The Court of Appeals of Maryland decision specifically states:

At some point in 1994, the Federal Department of Transportation published a brochure on motorcycle helmets, a copy of which appellee obtained and placed into evidence. Does Your Helmet Pass the Test: A Safety Guide, U.S. Department of Transportation (1990). In that brochure, the Department noted that manufacturers are required to certify that their helmets meet or exceed the requirements of FMVSS218 but also pointed out that ‘some helmets carry the DOT label even though they do not meet the requirements. The brochure continues, however, that , in 1994, the National Highway Traffic Safety Administration had tested ‘all known helmets available in the marketplace’ and it then lists, by brand and model, each helmet tested and how it performed”

I looked for the brochure on the NHTSA web site and in my favorite motorcycle shops. I didn’t find any readily available copies. However, I did have an old copy of the brochure. Curiosity got the best of me and I took a look. I didn’t have to go any further than my own garage to become confused.

Prior to the trip to the garage for my helmet, I obtained a listing from the NHTSA Office of Vehicle Safety Compliance for 1994, the same year as the published brochure. This information indicated that 71% of the helmets tested failed. A quick tally of helmets listed in the brochure indicated that 8% failed. Why the HUGE discrepancy in information about the same topic from the same agency. What purpose was served by publishing a brochure without reliable information to substantiate it.

A little closer scrutiny indicated that in an alarming number of instances the brochure states that a helmet passed the test where the compliance report indicates the opposite. For example, the very first item, the AGV helmet Model AG-100, passed according to the brochure and failed according to the compliance report.

Now back to the trip to the garage. I personally own an HJC helmet Model FG-2. For 1994, the compliance reports indicate that it both passed and failed testing. Which test am I supposed to rely on? This also does not address the fact that the label inside the helmet indicates that it was manufactured in 1991. Does it comply with the standard? I don’t know. Your guess is as good as mine and that of the policeman who pulls me over for what might be a helmet violation.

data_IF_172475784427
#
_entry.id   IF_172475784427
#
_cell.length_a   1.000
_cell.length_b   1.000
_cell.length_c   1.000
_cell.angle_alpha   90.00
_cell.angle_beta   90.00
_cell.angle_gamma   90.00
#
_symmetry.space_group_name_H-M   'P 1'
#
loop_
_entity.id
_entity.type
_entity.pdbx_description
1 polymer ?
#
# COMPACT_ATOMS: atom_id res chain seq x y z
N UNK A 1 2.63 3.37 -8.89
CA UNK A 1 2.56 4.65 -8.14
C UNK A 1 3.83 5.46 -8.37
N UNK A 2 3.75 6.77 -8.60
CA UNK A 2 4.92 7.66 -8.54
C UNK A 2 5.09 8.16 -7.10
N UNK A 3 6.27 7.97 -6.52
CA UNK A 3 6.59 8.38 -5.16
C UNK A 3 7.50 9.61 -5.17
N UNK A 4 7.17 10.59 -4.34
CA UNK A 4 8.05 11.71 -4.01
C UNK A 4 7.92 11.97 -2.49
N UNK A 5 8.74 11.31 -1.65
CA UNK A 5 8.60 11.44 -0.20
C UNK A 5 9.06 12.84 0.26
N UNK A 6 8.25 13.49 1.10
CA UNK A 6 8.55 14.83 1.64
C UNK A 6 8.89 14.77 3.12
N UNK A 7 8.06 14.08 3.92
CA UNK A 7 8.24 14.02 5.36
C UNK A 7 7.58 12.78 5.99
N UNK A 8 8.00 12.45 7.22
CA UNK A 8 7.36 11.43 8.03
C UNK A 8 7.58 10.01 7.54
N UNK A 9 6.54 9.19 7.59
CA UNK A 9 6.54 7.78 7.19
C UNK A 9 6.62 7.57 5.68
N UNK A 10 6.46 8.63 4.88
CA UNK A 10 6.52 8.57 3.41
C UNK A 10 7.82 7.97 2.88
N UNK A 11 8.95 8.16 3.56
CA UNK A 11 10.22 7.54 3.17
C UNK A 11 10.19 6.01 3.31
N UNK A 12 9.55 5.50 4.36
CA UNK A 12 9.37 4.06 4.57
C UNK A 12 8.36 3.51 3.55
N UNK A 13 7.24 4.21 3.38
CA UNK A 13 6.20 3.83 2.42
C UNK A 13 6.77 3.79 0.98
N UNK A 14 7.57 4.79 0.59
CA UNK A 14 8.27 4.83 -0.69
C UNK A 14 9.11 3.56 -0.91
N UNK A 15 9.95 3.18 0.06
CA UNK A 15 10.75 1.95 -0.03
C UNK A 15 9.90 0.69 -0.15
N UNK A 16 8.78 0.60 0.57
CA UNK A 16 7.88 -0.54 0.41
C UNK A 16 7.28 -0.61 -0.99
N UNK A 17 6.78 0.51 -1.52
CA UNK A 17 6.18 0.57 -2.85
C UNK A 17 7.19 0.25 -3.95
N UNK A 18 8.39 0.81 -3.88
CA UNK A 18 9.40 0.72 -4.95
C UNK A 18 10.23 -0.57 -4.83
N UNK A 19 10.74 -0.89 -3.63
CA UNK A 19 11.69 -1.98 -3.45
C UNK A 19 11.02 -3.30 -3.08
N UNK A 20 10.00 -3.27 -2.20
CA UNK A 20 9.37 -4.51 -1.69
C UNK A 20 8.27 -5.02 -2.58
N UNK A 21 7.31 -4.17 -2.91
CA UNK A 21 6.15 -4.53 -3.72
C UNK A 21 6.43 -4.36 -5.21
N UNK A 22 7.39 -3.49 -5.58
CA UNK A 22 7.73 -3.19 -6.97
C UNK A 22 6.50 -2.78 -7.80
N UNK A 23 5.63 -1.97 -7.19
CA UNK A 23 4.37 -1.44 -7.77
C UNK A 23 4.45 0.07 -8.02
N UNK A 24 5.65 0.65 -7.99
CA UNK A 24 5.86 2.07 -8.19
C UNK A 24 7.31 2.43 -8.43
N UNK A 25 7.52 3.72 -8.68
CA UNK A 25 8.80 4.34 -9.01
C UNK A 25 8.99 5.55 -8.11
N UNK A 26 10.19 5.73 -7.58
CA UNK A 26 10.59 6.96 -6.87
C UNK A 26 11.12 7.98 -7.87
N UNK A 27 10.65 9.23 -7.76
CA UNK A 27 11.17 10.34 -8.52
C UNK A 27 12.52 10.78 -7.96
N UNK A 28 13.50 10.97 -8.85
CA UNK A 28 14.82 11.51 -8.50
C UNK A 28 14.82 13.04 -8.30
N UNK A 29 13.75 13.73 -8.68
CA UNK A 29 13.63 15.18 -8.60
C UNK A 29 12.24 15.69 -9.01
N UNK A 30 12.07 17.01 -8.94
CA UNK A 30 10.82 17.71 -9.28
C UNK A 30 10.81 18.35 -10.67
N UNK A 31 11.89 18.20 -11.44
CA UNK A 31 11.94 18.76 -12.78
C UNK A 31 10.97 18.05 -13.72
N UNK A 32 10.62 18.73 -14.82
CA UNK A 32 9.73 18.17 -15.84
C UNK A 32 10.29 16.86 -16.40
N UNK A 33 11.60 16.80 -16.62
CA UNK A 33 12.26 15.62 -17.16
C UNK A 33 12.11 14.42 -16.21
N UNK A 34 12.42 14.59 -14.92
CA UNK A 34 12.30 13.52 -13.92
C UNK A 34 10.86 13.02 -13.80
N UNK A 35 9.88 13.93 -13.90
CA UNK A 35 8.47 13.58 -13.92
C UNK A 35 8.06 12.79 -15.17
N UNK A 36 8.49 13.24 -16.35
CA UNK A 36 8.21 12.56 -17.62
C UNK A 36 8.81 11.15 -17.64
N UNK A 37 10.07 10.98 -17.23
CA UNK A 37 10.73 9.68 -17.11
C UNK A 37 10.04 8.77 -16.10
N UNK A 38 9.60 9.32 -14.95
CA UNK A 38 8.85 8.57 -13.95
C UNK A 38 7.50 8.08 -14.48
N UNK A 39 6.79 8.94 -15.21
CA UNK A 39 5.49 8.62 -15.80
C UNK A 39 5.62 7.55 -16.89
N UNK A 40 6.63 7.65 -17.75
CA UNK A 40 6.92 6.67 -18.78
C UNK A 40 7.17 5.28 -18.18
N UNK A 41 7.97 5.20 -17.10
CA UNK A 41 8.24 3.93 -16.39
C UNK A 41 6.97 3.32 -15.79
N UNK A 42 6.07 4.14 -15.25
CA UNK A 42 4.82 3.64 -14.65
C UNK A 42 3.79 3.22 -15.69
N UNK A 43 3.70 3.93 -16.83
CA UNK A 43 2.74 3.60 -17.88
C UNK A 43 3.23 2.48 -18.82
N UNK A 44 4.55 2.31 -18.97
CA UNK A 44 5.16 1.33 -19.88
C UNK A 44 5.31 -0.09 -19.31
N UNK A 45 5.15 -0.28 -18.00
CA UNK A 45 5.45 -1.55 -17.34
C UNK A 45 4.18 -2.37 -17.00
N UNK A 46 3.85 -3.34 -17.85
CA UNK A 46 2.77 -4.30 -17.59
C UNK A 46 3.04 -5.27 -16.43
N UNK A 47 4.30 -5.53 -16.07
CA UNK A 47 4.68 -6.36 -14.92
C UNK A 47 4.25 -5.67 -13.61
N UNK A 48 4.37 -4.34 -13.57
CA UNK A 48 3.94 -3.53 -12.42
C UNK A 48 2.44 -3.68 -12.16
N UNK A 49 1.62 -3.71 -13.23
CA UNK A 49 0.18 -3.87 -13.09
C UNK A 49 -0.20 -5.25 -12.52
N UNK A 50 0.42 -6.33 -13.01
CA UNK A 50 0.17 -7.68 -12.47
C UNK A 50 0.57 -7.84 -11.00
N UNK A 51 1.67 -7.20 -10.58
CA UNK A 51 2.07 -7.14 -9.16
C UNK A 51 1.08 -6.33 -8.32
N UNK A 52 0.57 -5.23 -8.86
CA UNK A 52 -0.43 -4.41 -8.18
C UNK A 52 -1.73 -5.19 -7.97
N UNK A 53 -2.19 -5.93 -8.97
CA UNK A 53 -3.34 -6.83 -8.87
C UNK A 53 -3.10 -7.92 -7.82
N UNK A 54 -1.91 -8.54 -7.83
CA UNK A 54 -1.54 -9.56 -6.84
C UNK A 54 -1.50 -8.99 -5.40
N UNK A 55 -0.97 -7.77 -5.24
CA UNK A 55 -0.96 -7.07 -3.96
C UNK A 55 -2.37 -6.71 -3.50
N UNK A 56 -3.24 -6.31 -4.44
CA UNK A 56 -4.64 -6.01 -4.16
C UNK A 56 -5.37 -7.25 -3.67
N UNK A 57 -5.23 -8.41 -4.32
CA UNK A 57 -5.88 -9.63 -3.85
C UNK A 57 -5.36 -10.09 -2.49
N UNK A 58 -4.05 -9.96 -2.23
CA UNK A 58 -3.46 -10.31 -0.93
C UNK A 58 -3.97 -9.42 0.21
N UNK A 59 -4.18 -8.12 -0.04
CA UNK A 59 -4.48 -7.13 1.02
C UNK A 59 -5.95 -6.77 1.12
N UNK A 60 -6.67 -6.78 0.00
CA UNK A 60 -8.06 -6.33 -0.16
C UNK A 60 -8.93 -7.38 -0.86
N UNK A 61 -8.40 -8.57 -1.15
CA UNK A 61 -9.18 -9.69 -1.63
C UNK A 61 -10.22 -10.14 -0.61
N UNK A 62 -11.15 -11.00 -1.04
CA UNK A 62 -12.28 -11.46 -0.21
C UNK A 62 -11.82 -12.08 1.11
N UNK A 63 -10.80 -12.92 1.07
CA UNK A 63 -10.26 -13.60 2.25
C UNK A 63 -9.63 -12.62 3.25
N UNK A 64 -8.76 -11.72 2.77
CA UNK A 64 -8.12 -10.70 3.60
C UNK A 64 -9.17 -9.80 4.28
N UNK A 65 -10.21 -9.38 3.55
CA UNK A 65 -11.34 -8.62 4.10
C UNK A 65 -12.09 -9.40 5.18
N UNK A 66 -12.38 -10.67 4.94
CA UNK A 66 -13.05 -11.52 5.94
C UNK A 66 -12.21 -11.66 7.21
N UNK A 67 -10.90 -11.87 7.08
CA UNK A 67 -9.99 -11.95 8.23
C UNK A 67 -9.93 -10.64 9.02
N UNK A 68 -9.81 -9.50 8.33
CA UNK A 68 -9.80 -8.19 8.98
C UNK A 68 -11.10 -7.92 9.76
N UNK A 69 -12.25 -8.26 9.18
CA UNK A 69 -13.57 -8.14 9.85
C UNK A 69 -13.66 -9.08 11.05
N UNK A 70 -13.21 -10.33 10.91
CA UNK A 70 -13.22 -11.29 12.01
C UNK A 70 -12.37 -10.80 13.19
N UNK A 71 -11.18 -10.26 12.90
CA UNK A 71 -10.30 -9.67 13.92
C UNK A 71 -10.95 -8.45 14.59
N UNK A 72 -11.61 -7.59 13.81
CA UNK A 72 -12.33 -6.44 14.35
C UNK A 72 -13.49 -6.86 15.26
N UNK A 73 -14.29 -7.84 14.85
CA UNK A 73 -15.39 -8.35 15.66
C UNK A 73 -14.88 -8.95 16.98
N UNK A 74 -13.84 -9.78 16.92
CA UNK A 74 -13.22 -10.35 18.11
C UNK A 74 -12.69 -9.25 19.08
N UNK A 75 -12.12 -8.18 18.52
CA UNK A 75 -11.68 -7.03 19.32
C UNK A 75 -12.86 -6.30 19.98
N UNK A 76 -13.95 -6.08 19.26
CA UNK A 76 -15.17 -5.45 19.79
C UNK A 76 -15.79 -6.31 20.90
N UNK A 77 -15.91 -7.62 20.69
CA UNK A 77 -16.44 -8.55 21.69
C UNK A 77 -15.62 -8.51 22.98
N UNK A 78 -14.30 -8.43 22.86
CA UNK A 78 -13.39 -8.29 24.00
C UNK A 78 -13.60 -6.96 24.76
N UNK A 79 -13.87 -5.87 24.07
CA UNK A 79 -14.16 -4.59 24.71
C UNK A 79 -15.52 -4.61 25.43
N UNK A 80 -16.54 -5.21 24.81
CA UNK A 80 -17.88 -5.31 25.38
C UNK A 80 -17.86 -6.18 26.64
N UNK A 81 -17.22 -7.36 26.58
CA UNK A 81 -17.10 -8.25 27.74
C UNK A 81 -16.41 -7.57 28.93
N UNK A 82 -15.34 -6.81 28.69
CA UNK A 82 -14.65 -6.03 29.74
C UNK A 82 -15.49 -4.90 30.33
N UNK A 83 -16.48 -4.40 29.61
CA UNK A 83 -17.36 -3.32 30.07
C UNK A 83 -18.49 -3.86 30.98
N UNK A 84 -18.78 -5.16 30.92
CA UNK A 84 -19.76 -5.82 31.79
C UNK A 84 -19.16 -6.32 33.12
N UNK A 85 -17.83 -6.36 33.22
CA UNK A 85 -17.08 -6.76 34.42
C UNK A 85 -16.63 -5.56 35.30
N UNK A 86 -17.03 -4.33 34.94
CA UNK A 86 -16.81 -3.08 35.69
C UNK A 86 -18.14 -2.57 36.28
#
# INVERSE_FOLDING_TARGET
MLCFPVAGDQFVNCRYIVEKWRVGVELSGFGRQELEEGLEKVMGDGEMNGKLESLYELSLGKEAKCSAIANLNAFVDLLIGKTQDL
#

I am outraged that by all appearances it seems that I am being misled by a Federal Government agency. I am no less outraged that a Maryland law depends on what appears to be very undependable information.

So what to the do legal scholars say about this decision? One example is a review of Lewis v. Ferro published by Gregory P. Jimeno in the Law Forum Journal from the University of Baltimore School of Law. He summarizes the decision as follows:

Summer 1998, Issue 28.2

The court’s decision appears to neglect a primary purpose behind the Maryland statute. The General assembly originally required the publication of an approved headgear list to inform the public as to which specific types were acceptable. The helmet law has undergone changes through the years, but the publication provision has remained intact since 1968. The effect of this decision will be to place the burden on the citizen to investigate which type of headgear is acceptable, instead of the MVA publishing a list.

The current Maryland helmet law depends on the whim of a Federal Government Agency that recognizes faults with their own testing procedure. Time-consuming research has uncovered the unsettling possibility that not only is FMSSV 218 arcane and difficult to understand, but it is quite likely that the information that we are required, by law, to rely upon is incorrect or misleading.

Recommendations

I learned a long time ago not to offer criticism unless you are willing offer a solution in turn. So I am taking my own advice and offering suggestions that will enhance rider safety. They include:

Continue the admirable job done by the Motor Vehicle Administration in providing training to both new riders and experienced riders via the Motorcycle Safety Program. The Motorcycle Safety Program started in 1985. Accident information provided early suggests that the safety program has been instrumental in reducing accidents and subsequent injuries and fatalities.
Raise awareness of all members of the motoring public that they share the road with both large and small vehicles. Encourage them to understand the limitations of not only their own vehicle, but of the vehicles around them.
Encourage educational programs that educate drivers and riders regarding alcohol awareness.
Provide information about safety techniques and equipment that allow motorcyclists to make informed riding decisions and appropriate consumer decisions.
Continue the downward trend in the number of accidents that occur.
Conclusion

Motorcycle helmets do not prevent accidents. Motorcycle accident rates have decreased dramatically and subsequently so have injuries and fatalities. If you don’t have an accident you won’t get hurt.

Riding and driving on public roads is a privilege given to the people of Maryland by their government. Serving on the legislature is a privilege given to legislators by the people of Maryland. In the spirit of this reciprocal relationship and as your riding constituents we request that you recognize us as the defenders of our own rights and safety.

We have taken your challenge to decrease accidents, injuries, and fatalities. We as motorcyclists in Maryland, nation-wide, and possibly worldwide have demonstrated with tangible and obvious results that we heard you. In Maryland the number of accidents declined from over 3000 in 1985 to less than 900 in 1996 in response to this message.

Legislative, public safety, insurance, and medical organizations presented us with a challenge. We responded with overwhelmingly positive results. Now it is our turn to offer a challenge. Since motorcyclists have demonstrated that we are serious, committed, and responsible for our own safety, we implore you to take one step further. Allow Voluntary Motorcycle Helmet Use for Adult Motorcyclists. Vote Yes for SB 239.